A Horrific Flashback in Sri Lanka

Sri Lankan military stand guard inside a church after an explosion in Negombo

Sri Lankan military stand guard inside a church after an explosion in Negombo, Sri Lanka April 21, 2019. REUTERS/Stringer NO RESALES. NO ARCHIVES. – RC197BFAED30

Source: The Atlantic


When Sri Lanka’s brutal civil war ended in an equally brutal fashion a decade ago, there was hope that the island nation could leave its past behind. The Easter Sunday bombings, the first attacks of this scale since the war, are a reminder of how fragile the peace the nation achieved really is.

The attacks on churches and hotels, which killed more than 200 people, came at a crucial juncture: The country is still struggling to reconcile its past while building a new future. Sri Lanka has just emerged from a bitter constitutional crisis, sparked by the political rivalry between the president and the prime minister. And although the country is diverse—with a population that is more than 70 percent Buddhist, about 12.5 percent Hindu, 10 percent Muslim, and 7 percent Christian—and has remained more or less stable since the civil war, the past few years have shown how difficult it is to heal wounds from a nearly three-decade-long conflict. It is still unclear who is behind the bombings, though the country’s defense minister said one group was probably responsible and seven people have reportedly been arrested in connection with the blasts.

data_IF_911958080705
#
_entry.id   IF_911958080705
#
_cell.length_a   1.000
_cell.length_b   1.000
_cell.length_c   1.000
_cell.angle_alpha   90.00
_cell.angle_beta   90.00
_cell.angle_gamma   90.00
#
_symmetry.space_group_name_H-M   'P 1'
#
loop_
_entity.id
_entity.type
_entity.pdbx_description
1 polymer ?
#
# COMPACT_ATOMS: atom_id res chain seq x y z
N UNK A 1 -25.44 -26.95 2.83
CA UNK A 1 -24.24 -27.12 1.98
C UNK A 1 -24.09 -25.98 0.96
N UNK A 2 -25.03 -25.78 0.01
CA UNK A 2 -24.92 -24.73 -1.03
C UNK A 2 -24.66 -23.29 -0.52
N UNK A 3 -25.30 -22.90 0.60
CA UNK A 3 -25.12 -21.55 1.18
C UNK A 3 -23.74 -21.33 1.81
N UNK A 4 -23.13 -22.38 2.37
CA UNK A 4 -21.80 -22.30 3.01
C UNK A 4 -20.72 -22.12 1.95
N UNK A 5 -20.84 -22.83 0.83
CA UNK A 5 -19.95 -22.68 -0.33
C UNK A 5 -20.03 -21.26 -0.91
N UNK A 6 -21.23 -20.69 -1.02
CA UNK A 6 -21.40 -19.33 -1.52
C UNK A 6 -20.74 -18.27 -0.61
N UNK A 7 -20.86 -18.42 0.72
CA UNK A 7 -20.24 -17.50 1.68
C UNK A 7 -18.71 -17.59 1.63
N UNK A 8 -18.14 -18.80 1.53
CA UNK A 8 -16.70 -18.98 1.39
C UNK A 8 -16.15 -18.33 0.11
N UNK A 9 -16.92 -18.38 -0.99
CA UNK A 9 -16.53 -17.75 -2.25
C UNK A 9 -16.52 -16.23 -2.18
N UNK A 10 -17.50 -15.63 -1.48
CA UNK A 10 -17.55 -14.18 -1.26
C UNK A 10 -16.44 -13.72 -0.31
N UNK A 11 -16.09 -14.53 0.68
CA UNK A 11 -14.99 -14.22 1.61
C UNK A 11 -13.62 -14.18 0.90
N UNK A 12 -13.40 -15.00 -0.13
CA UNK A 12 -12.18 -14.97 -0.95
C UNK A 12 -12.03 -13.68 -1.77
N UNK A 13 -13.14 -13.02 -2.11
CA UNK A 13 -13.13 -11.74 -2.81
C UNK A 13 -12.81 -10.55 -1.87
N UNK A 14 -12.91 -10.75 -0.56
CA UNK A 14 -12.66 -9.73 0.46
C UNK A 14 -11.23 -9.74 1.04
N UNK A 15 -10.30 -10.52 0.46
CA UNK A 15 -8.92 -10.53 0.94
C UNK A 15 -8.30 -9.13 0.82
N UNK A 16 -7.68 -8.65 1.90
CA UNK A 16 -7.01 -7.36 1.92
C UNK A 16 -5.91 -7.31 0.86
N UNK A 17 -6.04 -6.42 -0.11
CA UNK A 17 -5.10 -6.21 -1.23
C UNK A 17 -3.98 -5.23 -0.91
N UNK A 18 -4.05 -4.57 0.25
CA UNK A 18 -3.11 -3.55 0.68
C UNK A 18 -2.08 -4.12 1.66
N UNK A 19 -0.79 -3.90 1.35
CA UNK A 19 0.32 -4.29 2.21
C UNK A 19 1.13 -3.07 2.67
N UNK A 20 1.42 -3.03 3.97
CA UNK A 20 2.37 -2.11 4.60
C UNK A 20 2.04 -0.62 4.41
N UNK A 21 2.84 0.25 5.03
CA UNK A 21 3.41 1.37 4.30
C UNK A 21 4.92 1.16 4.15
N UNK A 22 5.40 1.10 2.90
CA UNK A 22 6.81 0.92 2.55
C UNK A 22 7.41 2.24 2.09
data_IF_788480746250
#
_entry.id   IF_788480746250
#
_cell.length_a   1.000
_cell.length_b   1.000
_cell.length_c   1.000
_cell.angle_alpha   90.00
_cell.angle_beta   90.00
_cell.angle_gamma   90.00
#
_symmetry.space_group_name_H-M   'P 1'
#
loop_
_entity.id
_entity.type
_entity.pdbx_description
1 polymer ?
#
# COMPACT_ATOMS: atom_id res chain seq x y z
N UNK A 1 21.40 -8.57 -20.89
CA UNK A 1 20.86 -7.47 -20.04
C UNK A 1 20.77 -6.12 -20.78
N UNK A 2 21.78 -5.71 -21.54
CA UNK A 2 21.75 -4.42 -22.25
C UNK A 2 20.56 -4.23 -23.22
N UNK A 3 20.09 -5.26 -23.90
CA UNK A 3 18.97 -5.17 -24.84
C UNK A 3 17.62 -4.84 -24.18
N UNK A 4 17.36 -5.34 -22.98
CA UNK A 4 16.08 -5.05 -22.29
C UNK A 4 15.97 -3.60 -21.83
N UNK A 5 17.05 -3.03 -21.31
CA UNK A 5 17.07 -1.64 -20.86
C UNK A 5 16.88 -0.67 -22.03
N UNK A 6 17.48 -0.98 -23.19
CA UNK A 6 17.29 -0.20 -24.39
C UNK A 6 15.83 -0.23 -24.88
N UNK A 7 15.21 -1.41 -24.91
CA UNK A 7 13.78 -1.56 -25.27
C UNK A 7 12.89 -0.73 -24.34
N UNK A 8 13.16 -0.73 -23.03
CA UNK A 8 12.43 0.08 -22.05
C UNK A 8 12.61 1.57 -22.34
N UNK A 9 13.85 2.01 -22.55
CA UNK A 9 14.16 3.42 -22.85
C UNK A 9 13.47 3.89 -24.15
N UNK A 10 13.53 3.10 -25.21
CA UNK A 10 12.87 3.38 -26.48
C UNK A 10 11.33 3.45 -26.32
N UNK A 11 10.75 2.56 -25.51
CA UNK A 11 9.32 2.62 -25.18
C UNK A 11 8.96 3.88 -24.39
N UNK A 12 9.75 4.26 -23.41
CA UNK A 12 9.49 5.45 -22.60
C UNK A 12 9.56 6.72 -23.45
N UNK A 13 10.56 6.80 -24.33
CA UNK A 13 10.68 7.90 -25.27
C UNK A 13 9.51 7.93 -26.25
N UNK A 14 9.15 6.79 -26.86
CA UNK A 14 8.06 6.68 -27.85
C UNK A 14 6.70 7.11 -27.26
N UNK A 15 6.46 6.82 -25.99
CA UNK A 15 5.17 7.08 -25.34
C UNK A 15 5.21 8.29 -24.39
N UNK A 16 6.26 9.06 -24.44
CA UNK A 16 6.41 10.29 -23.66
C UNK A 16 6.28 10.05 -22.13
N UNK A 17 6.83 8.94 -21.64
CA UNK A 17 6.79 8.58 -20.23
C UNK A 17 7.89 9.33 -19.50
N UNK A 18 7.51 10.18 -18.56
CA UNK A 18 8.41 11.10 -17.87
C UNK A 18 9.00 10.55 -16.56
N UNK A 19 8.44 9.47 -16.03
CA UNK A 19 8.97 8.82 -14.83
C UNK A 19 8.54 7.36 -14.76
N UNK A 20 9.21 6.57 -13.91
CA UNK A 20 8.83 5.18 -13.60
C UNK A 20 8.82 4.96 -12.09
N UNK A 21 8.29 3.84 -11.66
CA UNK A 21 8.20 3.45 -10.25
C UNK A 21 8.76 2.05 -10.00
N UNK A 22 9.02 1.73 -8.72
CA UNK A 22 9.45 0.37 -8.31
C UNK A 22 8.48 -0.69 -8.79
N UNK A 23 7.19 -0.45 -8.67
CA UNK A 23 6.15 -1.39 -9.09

Categories: Asia, Sri Lanka, Terrorism

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